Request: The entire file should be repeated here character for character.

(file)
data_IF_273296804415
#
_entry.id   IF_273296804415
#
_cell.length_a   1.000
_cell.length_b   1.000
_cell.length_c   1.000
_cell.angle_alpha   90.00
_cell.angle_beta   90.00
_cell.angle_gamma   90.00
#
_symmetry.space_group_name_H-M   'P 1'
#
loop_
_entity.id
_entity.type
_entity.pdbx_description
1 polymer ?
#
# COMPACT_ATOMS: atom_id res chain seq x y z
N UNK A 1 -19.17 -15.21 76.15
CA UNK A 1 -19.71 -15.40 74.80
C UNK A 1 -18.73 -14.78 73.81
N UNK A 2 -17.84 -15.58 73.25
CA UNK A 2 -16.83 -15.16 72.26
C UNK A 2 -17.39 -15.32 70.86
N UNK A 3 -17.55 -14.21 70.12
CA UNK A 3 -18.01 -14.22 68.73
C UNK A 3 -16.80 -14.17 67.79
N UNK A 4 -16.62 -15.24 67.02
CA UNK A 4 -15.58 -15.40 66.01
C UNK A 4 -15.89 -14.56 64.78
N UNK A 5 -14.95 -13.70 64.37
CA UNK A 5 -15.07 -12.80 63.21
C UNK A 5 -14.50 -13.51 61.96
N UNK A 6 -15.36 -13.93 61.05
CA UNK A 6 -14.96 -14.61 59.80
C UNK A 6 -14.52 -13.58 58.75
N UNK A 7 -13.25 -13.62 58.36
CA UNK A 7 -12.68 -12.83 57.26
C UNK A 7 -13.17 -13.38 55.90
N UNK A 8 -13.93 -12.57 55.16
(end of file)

data_IF_273296804415
#
_entry.id   IF_273296804415
#
_cell.length_a   1.000
_cell.length_b   1.000
_cell.length_c   1.000
_cell.angle_alpha   90.00
_cell.angle_beta   90.00
_cell.angle_gamma   90.00
#
_symmetry.space_group_name_H-M   'P 1'
#
loop_
_entity.id
_entity.type
_entity.pdbx_description
1 polymer ?
#
# COMPACT_ATOMS: atom_id res chain seq x y z
N UNK A 1 -19.17 -15.21 76.15
CA UNK A 1 -19.71 -15.40 74.80
C UNK A 1 -18.73 -14.78 73.81
N UNK A 2 -17.84 -15.58 73.25
CA UNK A 2 -16.83 -15.16 72.26
C UNK A 2 -17.39 -15.32 70.86
N UNK A 3 -17.55 -14.21 70.12
CA UNK A 3 -18.01 -14.22 68.73
C UNK A 3 -16.80 -14.17 67.79
N UNK A 4 -16.62 -15.24 67.02
CA UNK A 4 -15.58 -15.40 66.01
C UNK A 4 -15.89 -14.56 64.78
N UNK A 5 -14.95 -13.70 64.37
CA UNK A 5 -15.07 -12.80 63.21
C UNK A 5 -14.50 -13.51 61.96
N UNK A 6 -15.36 -13.93 61.05
CA UNK A 6 -14.96 -14.61 59.80
C UNK A 6 -14.52 -13.58 58.75
N UNK A 7 -13.25 -13.62 58.36
CA UNK A 7 -12.68 -12.83 57.26
C UNK A 7 -13.17 -13.38 55.90
N UNK A 8 -13.93 -12.57 55.16